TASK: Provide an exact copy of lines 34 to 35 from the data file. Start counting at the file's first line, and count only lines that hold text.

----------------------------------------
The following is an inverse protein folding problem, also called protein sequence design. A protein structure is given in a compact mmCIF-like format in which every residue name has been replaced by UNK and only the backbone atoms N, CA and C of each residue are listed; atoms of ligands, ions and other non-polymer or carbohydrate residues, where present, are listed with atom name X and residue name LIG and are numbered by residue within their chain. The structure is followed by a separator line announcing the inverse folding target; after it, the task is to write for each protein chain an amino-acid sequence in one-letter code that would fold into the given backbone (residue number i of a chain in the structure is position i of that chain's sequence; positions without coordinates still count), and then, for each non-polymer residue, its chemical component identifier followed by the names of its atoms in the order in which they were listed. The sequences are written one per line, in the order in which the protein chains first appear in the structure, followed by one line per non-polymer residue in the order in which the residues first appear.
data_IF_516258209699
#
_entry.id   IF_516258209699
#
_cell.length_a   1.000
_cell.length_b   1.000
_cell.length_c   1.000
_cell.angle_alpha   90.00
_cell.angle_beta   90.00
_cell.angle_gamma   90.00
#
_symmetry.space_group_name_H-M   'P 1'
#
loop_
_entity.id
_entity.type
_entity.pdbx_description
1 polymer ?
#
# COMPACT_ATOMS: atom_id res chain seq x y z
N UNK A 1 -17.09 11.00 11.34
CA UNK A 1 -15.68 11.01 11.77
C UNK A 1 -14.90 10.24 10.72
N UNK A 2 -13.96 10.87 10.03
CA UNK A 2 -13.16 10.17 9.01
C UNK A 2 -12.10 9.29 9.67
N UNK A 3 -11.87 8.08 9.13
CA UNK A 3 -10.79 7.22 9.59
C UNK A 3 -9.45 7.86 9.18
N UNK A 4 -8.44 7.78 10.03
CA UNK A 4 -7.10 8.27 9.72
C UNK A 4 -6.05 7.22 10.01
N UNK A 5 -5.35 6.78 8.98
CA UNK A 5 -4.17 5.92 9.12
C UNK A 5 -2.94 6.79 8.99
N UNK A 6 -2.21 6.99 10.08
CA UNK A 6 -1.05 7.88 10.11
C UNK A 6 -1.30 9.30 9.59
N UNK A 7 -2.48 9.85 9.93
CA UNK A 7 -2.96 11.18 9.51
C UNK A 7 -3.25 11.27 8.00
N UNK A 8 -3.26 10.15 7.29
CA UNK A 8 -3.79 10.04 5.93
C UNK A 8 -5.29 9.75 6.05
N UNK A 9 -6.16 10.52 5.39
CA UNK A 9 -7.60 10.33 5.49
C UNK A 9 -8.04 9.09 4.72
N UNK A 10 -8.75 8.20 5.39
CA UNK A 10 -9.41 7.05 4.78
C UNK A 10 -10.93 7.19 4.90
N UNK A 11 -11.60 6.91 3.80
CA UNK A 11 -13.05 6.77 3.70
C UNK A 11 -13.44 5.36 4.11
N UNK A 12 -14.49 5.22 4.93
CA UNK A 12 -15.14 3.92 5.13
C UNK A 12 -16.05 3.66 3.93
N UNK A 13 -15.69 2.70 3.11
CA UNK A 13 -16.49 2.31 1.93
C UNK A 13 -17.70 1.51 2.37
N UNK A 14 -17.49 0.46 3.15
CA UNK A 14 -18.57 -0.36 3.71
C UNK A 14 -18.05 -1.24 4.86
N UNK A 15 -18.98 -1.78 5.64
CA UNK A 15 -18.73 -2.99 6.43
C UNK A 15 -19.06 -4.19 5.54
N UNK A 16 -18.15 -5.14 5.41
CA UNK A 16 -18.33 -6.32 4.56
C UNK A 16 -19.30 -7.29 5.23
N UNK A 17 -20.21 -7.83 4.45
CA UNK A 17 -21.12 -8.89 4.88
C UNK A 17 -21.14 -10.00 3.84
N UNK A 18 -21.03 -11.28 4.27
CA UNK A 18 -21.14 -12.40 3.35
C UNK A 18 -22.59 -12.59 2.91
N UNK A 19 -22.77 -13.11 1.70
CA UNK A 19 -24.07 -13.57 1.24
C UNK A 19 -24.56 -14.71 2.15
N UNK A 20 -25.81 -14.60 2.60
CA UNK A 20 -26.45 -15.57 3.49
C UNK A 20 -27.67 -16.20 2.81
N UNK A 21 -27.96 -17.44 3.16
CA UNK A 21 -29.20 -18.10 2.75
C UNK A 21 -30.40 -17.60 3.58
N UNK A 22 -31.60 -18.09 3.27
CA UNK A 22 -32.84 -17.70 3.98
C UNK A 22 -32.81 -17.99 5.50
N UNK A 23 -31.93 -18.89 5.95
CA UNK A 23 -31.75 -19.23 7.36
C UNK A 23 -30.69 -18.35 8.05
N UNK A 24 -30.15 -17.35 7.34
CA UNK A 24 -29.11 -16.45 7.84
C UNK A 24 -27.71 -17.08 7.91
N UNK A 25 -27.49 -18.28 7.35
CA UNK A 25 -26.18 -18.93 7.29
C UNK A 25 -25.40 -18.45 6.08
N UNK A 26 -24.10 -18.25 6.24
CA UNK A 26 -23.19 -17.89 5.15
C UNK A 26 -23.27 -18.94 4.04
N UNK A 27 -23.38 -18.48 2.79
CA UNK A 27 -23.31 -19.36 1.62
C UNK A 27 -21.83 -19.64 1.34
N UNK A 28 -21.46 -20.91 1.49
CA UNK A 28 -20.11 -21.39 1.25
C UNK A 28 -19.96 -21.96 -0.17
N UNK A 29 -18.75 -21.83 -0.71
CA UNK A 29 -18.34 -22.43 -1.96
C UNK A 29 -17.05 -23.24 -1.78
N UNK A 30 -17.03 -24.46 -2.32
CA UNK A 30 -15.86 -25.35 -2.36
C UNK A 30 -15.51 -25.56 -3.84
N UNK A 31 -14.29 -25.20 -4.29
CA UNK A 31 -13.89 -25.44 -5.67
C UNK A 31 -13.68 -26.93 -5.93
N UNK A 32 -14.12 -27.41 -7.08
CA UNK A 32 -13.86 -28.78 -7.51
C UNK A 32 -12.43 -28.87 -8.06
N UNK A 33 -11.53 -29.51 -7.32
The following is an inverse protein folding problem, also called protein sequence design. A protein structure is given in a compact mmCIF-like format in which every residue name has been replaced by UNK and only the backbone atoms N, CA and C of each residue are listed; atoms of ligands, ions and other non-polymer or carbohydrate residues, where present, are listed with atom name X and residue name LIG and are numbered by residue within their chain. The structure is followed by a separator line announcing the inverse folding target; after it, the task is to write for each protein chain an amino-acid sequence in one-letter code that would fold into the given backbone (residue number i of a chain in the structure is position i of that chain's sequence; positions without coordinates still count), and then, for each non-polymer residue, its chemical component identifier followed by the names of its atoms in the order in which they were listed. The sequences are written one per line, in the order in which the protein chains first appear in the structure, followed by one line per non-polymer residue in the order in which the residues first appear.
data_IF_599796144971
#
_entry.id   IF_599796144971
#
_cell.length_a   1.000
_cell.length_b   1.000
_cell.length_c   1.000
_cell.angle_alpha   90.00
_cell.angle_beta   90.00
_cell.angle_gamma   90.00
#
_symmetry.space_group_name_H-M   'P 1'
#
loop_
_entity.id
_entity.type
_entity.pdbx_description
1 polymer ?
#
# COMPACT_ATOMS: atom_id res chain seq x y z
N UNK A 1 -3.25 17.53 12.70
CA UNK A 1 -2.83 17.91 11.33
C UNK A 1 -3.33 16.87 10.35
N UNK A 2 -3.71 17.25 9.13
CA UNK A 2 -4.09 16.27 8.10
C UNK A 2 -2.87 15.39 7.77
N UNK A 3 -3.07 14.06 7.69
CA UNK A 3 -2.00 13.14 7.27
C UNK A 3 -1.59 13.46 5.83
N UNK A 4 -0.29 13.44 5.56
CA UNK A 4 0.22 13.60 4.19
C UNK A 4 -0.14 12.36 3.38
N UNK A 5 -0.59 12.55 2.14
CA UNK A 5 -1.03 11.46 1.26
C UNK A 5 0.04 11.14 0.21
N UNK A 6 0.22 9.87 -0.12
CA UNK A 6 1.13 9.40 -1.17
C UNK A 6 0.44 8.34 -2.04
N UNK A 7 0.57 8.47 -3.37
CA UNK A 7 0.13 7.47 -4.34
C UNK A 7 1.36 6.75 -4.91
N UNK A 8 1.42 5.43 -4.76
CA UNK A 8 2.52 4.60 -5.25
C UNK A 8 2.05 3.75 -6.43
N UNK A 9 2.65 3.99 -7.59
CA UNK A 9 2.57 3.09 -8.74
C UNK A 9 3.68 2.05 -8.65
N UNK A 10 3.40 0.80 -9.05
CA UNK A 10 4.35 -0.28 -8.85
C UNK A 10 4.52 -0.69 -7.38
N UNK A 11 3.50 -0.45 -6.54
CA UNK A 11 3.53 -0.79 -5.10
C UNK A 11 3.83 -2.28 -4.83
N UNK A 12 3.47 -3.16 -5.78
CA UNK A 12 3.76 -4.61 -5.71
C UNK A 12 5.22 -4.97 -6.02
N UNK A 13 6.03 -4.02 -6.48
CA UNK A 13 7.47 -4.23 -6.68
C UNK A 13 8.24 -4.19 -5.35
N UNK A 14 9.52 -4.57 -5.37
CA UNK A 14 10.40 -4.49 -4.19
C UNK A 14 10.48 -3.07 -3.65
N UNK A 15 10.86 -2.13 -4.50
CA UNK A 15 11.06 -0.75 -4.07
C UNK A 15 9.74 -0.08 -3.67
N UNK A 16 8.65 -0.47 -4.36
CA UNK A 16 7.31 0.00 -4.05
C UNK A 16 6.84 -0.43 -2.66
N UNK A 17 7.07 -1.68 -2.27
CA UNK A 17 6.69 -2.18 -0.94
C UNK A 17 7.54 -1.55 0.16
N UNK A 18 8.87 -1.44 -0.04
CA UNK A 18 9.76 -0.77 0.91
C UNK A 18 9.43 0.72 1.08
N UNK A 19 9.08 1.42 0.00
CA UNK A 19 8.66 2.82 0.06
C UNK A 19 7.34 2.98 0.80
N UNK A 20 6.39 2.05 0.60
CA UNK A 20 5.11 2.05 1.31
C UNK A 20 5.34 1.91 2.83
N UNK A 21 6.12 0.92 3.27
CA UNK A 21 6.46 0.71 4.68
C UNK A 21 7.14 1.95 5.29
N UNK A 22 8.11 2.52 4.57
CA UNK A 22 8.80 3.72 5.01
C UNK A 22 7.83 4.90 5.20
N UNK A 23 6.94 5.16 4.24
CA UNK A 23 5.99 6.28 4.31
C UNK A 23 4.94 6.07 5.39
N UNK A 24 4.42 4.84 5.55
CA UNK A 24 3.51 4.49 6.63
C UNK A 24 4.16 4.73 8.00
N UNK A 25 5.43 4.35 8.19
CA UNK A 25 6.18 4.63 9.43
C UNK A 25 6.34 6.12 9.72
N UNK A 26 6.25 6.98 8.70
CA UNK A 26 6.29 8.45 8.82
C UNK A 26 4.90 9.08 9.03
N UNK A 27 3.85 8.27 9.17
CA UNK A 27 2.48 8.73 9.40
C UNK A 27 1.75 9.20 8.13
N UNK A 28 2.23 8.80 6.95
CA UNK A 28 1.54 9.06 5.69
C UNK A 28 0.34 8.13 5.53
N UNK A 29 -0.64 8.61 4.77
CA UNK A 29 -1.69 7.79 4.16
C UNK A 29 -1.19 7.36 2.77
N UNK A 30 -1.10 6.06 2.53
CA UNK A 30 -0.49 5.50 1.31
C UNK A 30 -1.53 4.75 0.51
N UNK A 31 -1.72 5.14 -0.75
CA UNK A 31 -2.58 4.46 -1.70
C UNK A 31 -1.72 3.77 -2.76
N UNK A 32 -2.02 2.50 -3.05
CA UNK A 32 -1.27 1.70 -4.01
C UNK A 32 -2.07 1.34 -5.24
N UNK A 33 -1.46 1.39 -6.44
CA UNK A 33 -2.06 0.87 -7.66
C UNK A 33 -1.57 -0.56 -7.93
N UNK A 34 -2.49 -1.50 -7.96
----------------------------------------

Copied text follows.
N UNK A 5 -5.35 6.78 8.98
CA UNK A 5 -4.17 5.92 9.12